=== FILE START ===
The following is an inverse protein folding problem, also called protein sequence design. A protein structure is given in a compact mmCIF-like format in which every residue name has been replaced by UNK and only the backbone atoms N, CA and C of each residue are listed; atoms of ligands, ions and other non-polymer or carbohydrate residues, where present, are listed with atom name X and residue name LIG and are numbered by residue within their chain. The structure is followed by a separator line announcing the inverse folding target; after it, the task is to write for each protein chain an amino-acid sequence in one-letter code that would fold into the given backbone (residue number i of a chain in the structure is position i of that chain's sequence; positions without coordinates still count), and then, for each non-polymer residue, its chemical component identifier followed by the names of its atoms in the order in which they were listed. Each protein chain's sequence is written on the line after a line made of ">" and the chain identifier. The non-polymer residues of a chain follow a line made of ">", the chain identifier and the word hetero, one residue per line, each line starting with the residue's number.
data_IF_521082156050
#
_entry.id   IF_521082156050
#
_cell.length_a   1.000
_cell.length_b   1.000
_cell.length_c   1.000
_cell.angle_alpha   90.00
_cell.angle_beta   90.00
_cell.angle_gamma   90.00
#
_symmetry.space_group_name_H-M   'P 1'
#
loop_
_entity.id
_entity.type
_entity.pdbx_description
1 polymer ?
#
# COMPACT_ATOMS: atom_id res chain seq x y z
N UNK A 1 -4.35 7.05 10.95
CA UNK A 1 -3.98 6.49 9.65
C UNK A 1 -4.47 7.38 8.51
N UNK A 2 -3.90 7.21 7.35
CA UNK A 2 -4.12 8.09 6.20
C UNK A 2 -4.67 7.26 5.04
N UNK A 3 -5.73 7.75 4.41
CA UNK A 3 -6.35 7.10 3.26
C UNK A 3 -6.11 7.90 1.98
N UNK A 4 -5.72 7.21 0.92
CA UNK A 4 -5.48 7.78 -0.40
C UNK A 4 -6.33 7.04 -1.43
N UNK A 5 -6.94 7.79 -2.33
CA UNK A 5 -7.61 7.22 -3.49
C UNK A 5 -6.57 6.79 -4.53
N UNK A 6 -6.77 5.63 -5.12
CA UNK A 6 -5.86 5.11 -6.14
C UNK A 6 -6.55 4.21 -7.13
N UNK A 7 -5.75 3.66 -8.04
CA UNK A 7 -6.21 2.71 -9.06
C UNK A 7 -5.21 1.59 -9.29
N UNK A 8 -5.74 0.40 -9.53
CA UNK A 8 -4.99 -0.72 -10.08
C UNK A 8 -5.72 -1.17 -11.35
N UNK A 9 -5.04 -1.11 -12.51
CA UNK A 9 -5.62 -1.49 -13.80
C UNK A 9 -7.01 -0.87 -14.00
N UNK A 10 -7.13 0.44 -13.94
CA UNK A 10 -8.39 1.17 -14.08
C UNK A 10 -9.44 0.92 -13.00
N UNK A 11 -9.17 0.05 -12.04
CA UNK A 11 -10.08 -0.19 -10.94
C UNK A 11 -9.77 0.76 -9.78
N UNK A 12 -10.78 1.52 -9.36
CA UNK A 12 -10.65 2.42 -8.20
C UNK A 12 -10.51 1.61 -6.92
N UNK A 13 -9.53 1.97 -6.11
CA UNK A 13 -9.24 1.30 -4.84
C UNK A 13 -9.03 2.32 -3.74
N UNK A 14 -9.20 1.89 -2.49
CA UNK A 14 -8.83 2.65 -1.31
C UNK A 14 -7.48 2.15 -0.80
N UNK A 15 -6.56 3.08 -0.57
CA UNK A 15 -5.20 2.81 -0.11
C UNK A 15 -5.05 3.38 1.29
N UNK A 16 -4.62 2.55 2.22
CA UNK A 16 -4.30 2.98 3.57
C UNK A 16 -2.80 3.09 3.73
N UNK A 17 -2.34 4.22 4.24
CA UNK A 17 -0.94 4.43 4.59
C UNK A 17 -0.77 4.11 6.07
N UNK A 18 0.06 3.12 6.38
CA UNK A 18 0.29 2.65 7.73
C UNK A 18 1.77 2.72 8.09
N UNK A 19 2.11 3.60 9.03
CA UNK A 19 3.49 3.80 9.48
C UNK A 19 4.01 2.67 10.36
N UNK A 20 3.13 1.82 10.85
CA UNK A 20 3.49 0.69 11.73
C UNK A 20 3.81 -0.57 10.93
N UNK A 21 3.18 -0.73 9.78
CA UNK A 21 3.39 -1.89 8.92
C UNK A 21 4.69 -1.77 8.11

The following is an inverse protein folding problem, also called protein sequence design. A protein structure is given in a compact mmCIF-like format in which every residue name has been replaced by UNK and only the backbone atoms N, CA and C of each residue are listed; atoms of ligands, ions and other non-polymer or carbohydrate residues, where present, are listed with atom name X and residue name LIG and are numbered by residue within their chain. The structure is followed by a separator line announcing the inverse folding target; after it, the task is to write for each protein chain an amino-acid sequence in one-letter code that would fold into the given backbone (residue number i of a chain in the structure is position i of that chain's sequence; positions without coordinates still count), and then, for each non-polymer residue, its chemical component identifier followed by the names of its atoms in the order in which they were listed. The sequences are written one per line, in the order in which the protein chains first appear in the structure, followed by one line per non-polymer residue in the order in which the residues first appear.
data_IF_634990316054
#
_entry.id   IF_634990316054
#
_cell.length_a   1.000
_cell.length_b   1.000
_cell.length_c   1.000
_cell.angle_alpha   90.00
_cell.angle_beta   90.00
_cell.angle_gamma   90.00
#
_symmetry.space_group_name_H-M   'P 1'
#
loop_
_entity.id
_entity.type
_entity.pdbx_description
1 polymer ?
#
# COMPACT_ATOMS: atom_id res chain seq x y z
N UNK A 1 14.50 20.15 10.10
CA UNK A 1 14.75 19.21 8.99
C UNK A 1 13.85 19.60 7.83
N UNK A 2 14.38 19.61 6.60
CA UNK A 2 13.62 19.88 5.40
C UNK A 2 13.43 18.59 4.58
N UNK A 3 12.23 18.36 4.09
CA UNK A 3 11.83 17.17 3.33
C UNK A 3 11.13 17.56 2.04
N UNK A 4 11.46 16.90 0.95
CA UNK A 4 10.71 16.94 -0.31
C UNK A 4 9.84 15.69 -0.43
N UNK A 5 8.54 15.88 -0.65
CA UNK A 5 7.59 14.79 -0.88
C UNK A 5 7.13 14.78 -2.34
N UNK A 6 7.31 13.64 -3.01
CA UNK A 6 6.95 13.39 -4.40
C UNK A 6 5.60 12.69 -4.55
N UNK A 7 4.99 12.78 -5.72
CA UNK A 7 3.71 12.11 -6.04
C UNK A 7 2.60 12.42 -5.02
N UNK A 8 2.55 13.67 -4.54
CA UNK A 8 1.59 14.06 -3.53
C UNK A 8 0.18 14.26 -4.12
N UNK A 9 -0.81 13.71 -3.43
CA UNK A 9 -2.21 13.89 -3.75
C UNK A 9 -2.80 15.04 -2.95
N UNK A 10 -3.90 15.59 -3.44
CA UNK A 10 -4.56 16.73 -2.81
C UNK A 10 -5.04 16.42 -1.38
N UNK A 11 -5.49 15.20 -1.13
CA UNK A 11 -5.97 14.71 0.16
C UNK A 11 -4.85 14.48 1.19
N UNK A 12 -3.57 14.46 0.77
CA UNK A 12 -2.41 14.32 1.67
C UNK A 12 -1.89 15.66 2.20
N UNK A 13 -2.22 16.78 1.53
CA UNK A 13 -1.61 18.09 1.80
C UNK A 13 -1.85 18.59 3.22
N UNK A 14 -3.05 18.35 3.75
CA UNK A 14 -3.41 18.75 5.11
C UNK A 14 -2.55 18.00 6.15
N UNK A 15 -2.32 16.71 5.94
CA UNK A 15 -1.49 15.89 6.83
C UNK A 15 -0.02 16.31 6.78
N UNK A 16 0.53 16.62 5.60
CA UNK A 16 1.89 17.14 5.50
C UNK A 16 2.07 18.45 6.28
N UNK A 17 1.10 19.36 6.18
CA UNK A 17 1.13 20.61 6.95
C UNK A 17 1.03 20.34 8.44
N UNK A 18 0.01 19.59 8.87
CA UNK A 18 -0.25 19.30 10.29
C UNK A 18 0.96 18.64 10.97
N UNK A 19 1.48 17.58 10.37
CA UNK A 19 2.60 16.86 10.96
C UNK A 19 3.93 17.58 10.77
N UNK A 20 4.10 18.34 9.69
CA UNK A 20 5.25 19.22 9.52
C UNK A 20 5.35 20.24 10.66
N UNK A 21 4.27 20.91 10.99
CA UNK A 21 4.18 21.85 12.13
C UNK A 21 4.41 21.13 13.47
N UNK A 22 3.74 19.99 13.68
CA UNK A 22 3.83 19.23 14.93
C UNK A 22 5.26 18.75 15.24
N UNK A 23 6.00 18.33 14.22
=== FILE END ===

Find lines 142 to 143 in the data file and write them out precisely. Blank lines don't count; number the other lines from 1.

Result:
N UNK A 13 -2.22 16.78 1.53
CA UNK A 13 -1.61 18.09 1.80